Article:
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Parashat Toldot

The Chafetz Chaim once asked a certain Jew how he was doing. The man said, “It would not hurt if life were a bit better.” The Chafetz Chaim responded, “How could you possibly know that “it would not hurt” if life would be better? Hashem knows what is best for you, and since He is merciful and only good, He certainly wishes to give you more good than what He has given you. He is certainly capable of giving your more than He has given you. It is obvious from the fact that He has not given you more, that what you have and what you don’t is what’s best for you!

We internalize this message each and every day. Lesson one – G-d is everything, for He rules in all of our reality – וְאַתָּה֙ מוֹשֵׁ֣ל בַּכֹּ֔ל. Lesson two- G-d is solely good. – טוֹב־יְקֹוָ֥ק לַכֹּ֑ל וְ֝רַחֲמָ֗יו עַל־כָּל־מַעֲשָֽׂיו.

The Chafetz Chaim derived this No Complaints lifestyle from a Rashi in this week’s Parasha. Rashi asks, when Yitzhak blessed his son with his whole heart, he blessed him in an unusual way.  וְיִֽתֶּן־לְךָ֙ הָאֱלֹהִ֔ים And Elokim shall give you… Why would Yitzchak use the Name of Elokim, the Name of G-d of Judgement, when blessing his son? Wouldn’t the Name of YKVK, the Name of G-d of Mercy, be more appropriate? Rashi writes what the blessing using G-d’s Name Elokim infers    אם ראוי לך יתן לך, ואם לאו לא יתן לךIf it is appropriate for you, G-d will give you. And if it is not appropriate for you, He will not give you…. G-d doesn’t just give us whatever we pray for, if it is not good for us. Because He trusts us that we trust Him. (See Rashi 27;28)

Yitzhak knew that his son Esav was having difficulty with accepting Elokim, G-d’s attribute of Judgement. As the Midrash says, אמר עשו – אף באותו זקן פגעה מידת הדין? א”כ לית דין ולית דיין!  Esav said, how could it be that even my righteous grandfather Avraham died five years before his time? If so, there is no Judgement, and there is no Judge!

Yitzhak was telling his son, No! All the blessings of life, all the blessings of G-d come in the form of difficulties. As if G-d is judging, behaving harshly. The greatest blessings that G-d gives you come with difficulty. Because the way that G-d gives His blessing is Elokim. Through difficulties and loss, tests and annoyances, sweat and tears.

Every single time the Tanach mentions that G-d blessed anyone or anything, it uses the Name Elokim, His Name of Judgement.  וַיְבָ֤רֶךְ אֱלֹהִים֙ אֶת־י֣וֹם הַשְּׁבִיעִ֔י וַיְקַדֵּ֖שׁ אֹת֑ו; וַיְבָ֣רֶךְ אֱלֹהִ֔ים אֶת־נֹ֖חַ וְאֶת־בָּנָ֑יו  ; וַיְבָ֥רֶךְ אֱלֹהִ֖ים אֶת־ יִצְחָ֣ק בְּנ֑וֹ ; (Except in two places, where those who were blessed with YKVK, G-d’s Name of Mercy, were blessed with unusual blessings – Yosef’s master, and Oved Edom HaGiti.)  Here, in Yitzchak’s blessing, the word Elokim is unique. It does not say Elokim. Rather, it says, HaElokim, The Elokim. When Yaakov blessed Yosef, he also used the Name HaElokim. וַיְבָרֶךְ אֶת יוֹסֵף וַיֹּאמַר הָאֱלֹהִים אֲשֶׁר הִתְהַלְּכוּ אֲבֹתַי לְפָנָיו אַבְרָהָם וְיִצְחָק הָאֱלֹהִים הָרֹעֶה אֹתִי מֵעוֹדִי עַד הַיּוֹם הַזֶּה. Why HaElokim?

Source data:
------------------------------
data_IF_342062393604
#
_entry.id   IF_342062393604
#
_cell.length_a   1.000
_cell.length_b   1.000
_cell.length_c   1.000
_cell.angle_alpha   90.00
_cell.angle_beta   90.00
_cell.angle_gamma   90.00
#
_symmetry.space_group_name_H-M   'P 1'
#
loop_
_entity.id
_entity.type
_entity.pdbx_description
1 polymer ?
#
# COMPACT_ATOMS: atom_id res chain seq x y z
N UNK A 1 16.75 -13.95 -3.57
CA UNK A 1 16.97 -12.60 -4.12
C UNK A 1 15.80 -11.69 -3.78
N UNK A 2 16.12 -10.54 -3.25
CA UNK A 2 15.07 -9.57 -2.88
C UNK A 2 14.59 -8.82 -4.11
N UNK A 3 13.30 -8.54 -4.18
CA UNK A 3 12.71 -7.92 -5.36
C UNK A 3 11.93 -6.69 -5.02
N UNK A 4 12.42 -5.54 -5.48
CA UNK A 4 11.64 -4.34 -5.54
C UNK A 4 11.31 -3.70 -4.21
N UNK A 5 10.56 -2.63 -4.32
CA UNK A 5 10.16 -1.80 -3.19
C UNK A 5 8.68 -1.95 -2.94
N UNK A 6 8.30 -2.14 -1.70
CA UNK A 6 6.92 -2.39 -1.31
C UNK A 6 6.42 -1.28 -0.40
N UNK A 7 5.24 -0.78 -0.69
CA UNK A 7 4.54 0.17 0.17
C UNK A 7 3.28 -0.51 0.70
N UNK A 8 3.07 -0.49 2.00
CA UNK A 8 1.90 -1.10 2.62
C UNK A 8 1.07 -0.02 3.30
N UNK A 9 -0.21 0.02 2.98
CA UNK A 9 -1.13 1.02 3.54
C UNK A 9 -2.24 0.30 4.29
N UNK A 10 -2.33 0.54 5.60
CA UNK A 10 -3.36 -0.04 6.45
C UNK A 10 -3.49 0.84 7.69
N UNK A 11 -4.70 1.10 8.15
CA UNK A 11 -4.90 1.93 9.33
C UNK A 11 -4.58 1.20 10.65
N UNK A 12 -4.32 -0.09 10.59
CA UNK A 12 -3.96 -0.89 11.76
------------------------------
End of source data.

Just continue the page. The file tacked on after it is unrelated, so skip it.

The Seforno on this word HaElokim comments: When you focus on His goodness, even as G-d of Judgment, He will bless your fields. The way for the Jew to bring blessing upon himself is to search for the goodness in the difficulties, to recognize and then focus on the goodness in The Elokim, the judgement.

There is a strange story in the Talmud that brings this concept to light. A certain R’ Mani told his Rebbi R’ Elyashiv, how his in-laws, who were rich, were acting in a haughty fashion and insulting him. So, R Elyashiv prayed that those rich in laws become poor. When they became poor, they started bothering R Mani, to support them. R Mani told R’ Elyashiv, and R’ Elyashiv prayed that they become rich again. Then, R Mani complained that he did not like the way his wife looked. R’ Elyashiv asked for the name of R Mani’s wife. Chana. R Elyashiv then prayed that Chana become beautiful. But then, when Chana became beautiful, she was constantly preoccupied with herself and haughty. She did not want R’ Mani anymore. R Mani told this to R Elyashiv, and R’ Elyashiv prayed that Chana return to her old looks. (Taanit 23b)